Where Did You Go to High School?

High school students with priest

Where’d you go to high school?...the unavoidable question. 

Whether it’s across the table at dinner with new friends or outside the Church after Sunday Mass, the people of St. Louis are known for strong allegiances to their high school alma maters -- and a keen interest in the allegiances of others, too. It’s an immediate identifier and point of connection, one that’s unique to our community.

In the Archdiocese of St. Louis, elementary and high school education has become a touchstone of our conversations and community. Which begs the question, why? 

Well, we believe that the overwhelmingly positive education and experience drives our students to not only identify with their high school, but pass on the legacy of a Catholic education. After all, with over 200 years of Catholic education under our belts, we know a thing or two about teaching and nurturing our students.

Much has changed over the course of two centuries, requiring dynamic and adaptive leadership and curriculum from our Catholic educators. But regardless of the decade, the heart of our mission has remained the same: to educate the whole child, while honoring each young person’s God-given gifts.

We’re now a coalition of 100 elementary schools and 25 high schools engaging over 30,000 students within an 11-county area, the largest “school district” in Missouri, and have a list of success stories a mile long. Some highlights include:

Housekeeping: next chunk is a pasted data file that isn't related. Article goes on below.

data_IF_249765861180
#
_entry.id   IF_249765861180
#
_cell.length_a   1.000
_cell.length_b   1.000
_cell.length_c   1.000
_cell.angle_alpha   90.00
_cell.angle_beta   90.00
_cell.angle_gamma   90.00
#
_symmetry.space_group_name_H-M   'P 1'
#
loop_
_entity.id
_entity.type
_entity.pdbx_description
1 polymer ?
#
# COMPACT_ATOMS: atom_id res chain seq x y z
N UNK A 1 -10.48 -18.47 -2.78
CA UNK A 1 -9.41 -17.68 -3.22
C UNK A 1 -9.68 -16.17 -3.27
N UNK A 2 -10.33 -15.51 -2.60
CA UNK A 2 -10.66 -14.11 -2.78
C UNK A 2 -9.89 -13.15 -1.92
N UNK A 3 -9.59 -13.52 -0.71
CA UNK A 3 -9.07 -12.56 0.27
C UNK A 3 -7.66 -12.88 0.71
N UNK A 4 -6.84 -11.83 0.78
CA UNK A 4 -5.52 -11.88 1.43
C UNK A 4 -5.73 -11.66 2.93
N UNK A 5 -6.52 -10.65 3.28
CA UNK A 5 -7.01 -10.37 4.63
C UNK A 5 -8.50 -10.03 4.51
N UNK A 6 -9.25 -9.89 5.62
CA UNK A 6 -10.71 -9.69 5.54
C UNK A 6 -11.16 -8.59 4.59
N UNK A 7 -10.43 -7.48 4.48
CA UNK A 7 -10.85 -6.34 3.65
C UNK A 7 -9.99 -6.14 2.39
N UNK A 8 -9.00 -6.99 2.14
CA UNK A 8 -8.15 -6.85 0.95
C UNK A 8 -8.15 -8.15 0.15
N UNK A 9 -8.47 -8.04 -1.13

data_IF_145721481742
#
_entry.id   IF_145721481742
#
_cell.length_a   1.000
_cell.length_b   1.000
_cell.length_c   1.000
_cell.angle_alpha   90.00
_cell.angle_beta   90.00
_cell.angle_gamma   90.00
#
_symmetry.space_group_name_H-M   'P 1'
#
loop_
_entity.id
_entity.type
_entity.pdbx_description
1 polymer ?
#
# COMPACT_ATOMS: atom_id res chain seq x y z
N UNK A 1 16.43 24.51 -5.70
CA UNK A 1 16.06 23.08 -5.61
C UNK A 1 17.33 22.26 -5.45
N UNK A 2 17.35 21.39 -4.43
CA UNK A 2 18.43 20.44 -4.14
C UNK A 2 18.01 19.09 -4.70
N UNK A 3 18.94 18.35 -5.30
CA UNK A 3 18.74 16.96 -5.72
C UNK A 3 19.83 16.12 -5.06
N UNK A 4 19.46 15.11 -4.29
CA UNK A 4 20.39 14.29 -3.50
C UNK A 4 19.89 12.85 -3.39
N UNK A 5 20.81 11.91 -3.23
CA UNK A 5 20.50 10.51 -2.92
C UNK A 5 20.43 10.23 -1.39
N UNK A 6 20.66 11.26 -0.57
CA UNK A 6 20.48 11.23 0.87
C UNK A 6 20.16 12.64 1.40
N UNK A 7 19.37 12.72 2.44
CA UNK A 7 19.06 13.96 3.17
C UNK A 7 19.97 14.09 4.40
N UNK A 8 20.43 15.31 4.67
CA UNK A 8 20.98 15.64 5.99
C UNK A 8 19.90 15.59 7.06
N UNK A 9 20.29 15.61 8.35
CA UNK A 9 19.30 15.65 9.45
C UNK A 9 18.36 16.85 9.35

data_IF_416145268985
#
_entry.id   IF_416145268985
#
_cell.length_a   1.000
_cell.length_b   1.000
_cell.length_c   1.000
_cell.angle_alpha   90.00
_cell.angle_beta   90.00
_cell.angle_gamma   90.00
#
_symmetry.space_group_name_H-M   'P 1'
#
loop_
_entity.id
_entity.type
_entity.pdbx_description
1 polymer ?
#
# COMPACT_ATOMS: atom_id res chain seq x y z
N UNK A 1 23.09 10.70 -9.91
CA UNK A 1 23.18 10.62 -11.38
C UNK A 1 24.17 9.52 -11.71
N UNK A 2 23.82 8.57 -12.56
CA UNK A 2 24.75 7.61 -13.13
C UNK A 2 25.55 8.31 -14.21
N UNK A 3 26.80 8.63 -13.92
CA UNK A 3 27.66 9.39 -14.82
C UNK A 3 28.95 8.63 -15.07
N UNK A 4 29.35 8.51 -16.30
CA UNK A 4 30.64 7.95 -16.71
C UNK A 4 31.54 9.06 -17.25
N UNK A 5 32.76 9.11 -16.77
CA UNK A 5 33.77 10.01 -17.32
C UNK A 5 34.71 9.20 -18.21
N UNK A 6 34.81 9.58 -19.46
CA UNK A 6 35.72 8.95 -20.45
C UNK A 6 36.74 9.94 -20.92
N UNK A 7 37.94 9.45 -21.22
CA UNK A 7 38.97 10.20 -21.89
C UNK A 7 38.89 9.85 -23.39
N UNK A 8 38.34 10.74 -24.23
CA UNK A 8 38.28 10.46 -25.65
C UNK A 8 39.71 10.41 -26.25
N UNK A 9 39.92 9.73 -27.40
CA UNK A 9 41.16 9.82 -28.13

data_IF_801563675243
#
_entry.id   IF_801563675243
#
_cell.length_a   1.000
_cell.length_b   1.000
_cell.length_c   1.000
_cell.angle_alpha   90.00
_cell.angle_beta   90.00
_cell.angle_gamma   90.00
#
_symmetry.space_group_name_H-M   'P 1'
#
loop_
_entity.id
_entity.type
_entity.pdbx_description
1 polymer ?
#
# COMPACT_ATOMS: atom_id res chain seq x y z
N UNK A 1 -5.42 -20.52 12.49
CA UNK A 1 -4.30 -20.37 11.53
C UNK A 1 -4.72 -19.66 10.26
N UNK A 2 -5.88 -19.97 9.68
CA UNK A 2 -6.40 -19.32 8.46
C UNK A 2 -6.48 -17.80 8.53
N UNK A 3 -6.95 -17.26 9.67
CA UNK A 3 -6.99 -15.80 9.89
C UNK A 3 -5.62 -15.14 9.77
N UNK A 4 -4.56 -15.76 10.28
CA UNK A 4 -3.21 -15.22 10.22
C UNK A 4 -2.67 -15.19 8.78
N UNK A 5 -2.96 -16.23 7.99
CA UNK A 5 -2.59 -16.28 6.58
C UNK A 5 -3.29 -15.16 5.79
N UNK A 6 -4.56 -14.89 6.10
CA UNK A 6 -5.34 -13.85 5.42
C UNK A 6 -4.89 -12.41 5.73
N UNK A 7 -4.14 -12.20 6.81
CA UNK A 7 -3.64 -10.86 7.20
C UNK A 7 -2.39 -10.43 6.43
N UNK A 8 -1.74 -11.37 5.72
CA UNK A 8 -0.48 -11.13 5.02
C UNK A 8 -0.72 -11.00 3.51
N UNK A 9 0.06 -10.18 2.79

• Average ACT scores in our Catholic high schools are higher than 99% of school districts in Missouri
  • Our students are seven times more likely to attend Sunday Mass 
  • 98% of our high school graduates attend colleges or other post-secondary schools or training
  • And in the 2018-19 school year, our students performed over 500,000 total community service hours

We’re proud of this diverse list of achievements because it’s a reflection of our students -- intelligent, accomplished, and most important, active in their faith, both at Mass and throughout their communities. 

If you went to a Catholic high school in the Archdiocese of St. Louis, we bet you’ll recognize this experience -- one that supported and emphasized the development of the whole person, mind, body, and spirit. 

Times have changed, but the quality and community of a Catholic education hasn’t. Are you ready to pass on the legacy?